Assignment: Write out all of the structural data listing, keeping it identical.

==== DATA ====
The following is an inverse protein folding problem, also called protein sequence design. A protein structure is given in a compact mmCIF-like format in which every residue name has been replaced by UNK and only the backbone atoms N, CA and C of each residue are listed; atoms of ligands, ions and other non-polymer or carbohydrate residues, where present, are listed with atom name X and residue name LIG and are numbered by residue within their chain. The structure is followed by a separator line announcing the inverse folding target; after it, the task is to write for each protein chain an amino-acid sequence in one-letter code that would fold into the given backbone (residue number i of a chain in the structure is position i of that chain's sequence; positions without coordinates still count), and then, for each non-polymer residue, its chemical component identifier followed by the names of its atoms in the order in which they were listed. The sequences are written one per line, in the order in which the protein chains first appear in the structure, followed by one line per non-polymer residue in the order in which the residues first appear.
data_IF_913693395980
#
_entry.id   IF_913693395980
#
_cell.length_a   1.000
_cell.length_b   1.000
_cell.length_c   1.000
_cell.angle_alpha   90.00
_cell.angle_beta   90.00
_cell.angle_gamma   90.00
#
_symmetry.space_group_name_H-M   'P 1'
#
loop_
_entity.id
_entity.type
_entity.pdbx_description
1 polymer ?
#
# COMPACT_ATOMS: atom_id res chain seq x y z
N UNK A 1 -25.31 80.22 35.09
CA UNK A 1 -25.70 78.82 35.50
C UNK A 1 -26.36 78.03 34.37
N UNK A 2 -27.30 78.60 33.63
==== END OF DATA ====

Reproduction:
The following is an inverse protein folding problem, also called protein sequence design. A protein structure is given in a compact mmCIF-like format in which every residue name has been replaced by UNK and only the backbone atoms N, CA and C of each residue are listed; atoms of ligands, ions and other non-polymer or carbohydrate residues, where present, are listed with atom name X and residue name LIG and are numbered by residue within their chain. The structure is followed by a separator line announcing the inverse folding target; after it, the task is to write for each protein chain an amino-acid sequence in one-letter code that would fold into the given backbone (residue number i of a chain in the structure is position i of that chain's sequence; positions without coordinates still count), and then, for each non-polymer residue, its chemical component identifier followed by the names of its atoms in the order in which they were listed. The sequences are written one per line, in the order in which the protein chains first appear in the structure, followed by one line per non-polymer residue in the order in which the residues first appear.
data_IF_913693395980
#
_entry.id   IF_913693395980
#
_cell.length_a   1.000
_cell.length_b   1.000
_cell.length_c   1.000
_cell.angle_alpha   90.00
_cell.angle_beta   90.00
_cell.angle_gamma   90.00
#
_symmetry.space_group_name_H-M   'P 1'
#
loop_
_entity.id
_entity.type
_entity.pdbx_description
1 polymer ?
#
# COMPACT_ATOMS: atom_id res chain seq x y z
N UNK A 1 -25.31 80.22 35.09
CA UNK A 1 -25.70 78.82 35.50
C UNK A 1 -26.36 78.03 34.37
N UNK A 2 -27.30 78.60 33.63